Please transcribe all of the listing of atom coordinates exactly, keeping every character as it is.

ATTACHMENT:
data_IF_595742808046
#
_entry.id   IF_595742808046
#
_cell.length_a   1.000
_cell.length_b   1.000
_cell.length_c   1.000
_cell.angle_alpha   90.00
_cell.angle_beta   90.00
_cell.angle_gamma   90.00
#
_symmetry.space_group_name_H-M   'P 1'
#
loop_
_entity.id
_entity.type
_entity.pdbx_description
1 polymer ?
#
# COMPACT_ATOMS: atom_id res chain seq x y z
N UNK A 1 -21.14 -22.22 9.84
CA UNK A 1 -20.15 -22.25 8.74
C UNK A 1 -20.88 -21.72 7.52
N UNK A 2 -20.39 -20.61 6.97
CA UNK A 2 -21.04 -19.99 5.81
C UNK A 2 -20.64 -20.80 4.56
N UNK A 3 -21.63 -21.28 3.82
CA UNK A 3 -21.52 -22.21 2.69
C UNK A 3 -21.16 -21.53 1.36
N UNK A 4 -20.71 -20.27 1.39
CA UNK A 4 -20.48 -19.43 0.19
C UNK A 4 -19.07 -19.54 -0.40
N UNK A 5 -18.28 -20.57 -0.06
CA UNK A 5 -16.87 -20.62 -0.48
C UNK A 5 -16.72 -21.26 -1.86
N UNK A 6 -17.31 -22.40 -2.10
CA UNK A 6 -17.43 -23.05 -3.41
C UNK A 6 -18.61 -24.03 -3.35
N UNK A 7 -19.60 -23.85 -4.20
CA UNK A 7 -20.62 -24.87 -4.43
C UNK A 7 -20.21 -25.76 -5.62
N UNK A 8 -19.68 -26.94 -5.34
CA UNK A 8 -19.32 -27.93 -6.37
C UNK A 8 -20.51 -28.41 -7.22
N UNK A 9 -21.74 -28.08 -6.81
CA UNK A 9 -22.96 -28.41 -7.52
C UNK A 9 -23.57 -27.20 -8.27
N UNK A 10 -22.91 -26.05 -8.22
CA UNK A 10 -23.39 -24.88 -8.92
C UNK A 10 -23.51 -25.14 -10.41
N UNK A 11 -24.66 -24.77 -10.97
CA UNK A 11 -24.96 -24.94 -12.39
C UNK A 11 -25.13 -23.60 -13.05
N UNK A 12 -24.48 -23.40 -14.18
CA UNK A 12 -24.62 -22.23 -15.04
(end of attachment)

data_IF_595742808046
#
_entry.id   IF_595742808046
#
_cell.length_a   1.000
_cell.length_b   1.000
_cell.length_c   1.000
_cell.angle_alpha   90.00
_cell.angle_beta   90.00
_cell.angle_gamma   90.00
#
_symmetry.space_group_name_H-M   'P 1'
#
loop_
_entity.id
_entity.type
_entity.pdbx_description
1 polymer ?
#
# COMPACT_ATOMS: atom_id res chain seq x y z
N UNK A 1 -21.14 -22.22 9.84
CA UNK A 1 -20.15 -22.25 8.74
C UNK A 1 -20.88 -21.72 7.52
N UNK A 2 -20.39 -20.61 6.97
CA UNK A 2 -21.04 -19.99 5.81
C UNK A 2 -20.64 -20.80 4.56
N UNK A 3 -21.63 -21.28 3.82
CA UNK A 3 -21.52 -22.21 2.69
C UNK A 3 -21.16 -21.53 1.36
N UNK A 4 -20.71 -20.27 1.39
CA UNK A 4 -20.48 -19.43 0.19
C UNK A 4 -19.07 -19.54 -0.40
N UNK A 5 -18.28 -20.57 -0.06
CA UNK A 5 -16.87 -20.62 -0.48
C UNK A 5 -16.72 -21.26 -1.86
N UNK A 6 -17.31 -22.40 -2.10
CA UNK A 6 -17.43 -23.05 -3.41
C UNK A 6 -18.61 -24.03 -3.35
N UNK A 7 -19.60 -23.85 -4.20
CA UNK A 7 -20.62 -24.87 -4.43
C UNK A 7 -20.21 -25.76 -5.62
N UNK A 8 -19.68 -26.94 -5.34
CA UNK A 8 -19.32 -27.93 -6.37
C UNK A 8 -20.51 -28.41 -7.22
N UNK A 9 -21.74 -28.08 -6.81
CA UNK A 9 -22.96 -28.41 -7.52
C UNK A 9 -23.57 -27.20 -8.27
N UNK A 10 -22.91 -26.05 -8.22
CA UNK A 10 -23.39 -24.88 -8.92
C UNK A 10 -23.51 -25.14 -10.41
N UNK A 11 -24.66 -24.77 -10.97
CA UNK A 11 -24.96 -24.94 -12.39
C UNK A 11 -25.13 -23.60 -13.05
N UNK A 12 -24.48 -23.40 -14.18
CA UNK A 12 -24.62 -22.23 -15.04